The incumbent President said his rival had won a "narrow victory"
Mongolia's opposition party candidate has won the presidential election.
The leader of the Democratic Party and two-time former prime minister, Tsakhiagiin Elbegdorj, had campaigned on an anti-corruption ticket.
Incumbent President Nambaryn Enkhbayar - of the former Communist party - admitted a "narrow" defeat. Official results are yet to be released.
The election campaign was dominated by the issue of distributing the country's vast mineral wealth.
President Nambaryn Enkhbayar admitted defeat in Sunday's poll, saying he respected the result, according to Chinese state media.
He said that, according to parties' counting of the votes, Tsakhiagiin Elbegdorj - his only rival in the election - had won a narrow victory.
Mongolian media are also reporting that Mr Elbegdorj has won.
Speaking earlier, the Democratic Party chairman told supporters that Mongolia was "meeting a new morning, with a new president".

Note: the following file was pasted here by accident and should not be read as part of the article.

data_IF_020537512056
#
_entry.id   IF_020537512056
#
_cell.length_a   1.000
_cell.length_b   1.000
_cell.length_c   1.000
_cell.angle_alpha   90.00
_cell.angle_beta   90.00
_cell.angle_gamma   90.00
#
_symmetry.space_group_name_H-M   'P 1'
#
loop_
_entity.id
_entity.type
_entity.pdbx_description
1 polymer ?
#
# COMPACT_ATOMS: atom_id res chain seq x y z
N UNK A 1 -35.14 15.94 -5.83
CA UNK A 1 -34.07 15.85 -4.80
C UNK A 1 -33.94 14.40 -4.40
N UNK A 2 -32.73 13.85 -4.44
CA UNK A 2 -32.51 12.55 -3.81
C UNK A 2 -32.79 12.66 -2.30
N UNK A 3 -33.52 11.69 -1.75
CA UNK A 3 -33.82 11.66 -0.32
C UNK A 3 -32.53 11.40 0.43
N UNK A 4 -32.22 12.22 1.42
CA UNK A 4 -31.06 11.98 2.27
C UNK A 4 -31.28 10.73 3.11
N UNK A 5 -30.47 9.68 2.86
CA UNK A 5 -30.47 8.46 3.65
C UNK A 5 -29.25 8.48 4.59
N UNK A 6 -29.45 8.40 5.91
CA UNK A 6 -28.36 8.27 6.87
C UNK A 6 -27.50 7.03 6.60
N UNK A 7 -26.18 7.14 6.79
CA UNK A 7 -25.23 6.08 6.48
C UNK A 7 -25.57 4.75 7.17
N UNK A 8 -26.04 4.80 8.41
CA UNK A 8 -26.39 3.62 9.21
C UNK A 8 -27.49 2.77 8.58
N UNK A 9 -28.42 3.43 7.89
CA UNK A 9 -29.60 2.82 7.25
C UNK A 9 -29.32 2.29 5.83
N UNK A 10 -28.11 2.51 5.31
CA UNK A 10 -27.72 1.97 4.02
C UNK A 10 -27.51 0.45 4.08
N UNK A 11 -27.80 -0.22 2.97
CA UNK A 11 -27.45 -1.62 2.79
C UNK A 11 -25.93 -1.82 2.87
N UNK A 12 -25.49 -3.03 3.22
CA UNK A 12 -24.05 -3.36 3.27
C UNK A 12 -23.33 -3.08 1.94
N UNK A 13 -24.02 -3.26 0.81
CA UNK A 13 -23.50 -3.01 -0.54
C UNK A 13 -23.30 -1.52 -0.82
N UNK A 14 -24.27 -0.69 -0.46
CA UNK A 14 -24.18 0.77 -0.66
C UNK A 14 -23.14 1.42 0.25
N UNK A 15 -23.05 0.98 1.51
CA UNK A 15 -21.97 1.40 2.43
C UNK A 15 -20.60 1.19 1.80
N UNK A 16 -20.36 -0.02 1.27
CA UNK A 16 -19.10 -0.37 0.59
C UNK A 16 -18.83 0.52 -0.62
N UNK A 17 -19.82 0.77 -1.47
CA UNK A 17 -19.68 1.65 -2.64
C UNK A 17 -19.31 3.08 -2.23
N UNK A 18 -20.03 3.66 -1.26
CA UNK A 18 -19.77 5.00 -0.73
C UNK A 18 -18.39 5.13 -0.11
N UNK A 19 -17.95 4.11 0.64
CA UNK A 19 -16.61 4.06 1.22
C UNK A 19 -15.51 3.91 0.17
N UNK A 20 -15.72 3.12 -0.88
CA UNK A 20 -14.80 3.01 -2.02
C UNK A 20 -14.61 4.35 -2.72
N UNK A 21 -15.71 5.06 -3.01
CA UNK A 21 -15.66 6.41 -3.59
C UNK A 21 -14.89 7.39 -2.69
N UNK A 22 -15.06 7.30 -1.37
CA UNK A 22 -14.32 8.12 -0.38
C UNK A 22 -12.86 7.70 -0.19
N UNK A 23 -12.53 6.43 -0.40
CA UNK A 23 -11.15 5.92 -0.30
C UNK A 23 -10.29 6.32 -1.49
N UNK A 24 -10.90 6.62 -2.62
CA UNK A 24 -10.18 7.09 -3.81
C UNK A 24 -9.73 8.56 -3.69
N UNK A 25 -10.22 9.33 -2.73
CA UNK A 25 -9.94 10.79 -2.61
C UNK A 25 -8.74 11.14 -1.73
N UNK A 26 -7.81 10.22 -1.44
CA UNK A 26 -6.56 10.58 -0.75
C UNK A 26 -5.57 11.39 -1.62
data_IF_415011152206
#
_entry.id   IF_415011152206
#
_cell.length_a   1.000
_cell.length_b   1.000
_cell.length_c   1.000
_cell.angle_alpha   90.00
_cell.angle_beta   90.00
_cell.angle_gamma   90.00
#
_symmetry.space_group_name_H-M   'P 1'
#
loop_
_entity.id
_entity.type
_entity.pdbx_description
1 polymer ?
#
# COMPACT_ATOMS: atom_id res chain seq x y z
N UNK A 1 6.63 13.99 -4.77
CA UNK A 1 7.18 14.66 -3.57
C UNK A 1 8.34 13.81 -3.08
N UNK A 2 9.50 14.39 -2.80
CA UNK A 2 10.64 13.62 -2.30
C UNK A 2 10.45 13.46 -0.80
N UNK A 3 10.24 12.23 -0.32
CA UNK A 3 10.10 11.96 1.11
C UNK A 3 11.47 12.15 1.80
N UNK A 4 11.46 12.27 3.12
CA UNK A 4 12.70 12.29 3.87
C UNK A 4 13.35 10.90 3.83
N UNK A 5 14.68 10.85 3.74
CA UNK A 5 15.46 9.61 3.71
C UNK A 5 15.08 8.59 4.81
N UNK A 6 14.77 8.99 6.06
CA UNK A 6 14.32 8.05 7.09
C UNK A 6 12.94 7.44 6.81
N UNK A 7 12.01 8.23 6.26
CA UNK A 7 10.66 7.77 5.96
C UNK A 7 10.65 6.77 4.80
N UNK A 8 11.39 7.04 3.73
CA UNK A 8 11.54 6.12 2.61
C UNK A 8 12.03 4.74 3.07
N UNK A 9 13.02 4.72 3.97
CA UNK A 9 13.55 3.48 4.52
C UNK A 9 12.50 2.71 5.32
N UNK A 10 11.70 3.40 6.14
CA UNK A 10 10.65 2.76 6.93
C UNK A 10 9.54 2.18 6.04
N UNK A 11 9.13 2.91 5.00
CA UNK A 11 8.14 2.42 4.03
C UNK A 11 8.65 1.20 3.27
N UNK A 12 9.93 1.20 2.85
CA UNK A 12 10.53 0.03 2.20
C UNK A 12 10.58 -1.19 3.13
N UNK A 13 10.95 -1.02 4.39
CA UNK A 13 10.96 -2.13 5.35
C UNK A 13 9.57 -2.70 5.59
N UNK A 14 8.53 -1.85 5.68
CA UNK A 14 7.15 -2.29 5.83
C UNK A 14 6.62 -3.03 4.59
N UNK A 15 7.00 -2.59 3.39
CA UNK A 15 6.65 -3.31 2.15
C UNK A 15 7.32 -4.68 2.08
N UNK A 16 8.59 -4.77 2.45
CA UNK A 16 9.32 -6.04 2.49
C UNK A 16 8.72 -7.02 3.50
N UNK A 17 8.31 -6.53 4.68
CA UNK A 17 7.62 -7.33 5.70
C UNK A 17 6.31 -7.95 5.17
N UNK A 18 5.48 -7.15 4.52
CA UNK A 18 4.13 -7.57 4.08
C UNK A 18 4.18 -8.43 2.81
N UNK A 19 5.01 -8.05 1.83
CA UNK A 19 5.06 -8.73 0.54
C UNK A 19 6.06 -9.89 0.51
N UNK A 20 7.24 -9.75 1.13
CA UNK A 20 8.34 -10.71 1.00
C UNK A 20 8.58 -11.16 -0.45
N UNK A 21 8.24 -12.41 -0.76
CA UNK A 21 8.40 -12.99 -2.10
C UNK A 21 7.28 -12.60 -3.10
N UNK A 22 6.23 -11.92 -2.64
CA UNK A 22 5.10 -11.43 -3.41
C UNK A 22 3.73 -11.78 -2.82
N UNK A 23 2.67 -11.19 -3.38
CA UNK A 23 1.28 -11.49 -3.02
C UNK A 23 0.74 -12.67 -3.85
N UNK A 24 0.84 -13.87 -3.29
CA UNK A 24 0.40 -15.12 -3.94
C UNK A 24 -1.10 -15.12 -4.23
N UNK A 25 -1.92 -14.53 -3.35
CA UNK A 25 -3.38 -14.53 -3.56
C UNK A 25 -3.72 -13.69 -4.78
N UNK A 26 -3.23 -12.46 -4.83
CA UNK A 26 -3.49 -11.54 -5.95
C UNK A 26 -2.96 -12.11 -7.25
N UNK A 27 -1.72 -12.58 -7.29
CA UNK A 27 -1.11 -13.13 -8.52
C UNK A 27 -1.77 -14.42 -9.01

The BBC's Quentin Sommerville in Beijing says there were fears that a close result could lead to civil unrest.
Allegations of vote rigging during last year's parliamentary poll sparked protests in which five people died and hundreds were hurt.
Reports from the capital Ulan Bator say that the streets are calm but police and troops are on stand-by in case of trouble.
In 1990, Mongolia abandoned its 70-year-old Soviet-style one-party state and embraced political and economic reforms.
Democracy and privatisation were enshrined in a new constitution, but the collapse of the economy after the withdrawal of Soviet support triggered widespread poverty and unemployment in the sparsely-populated, landlocked country.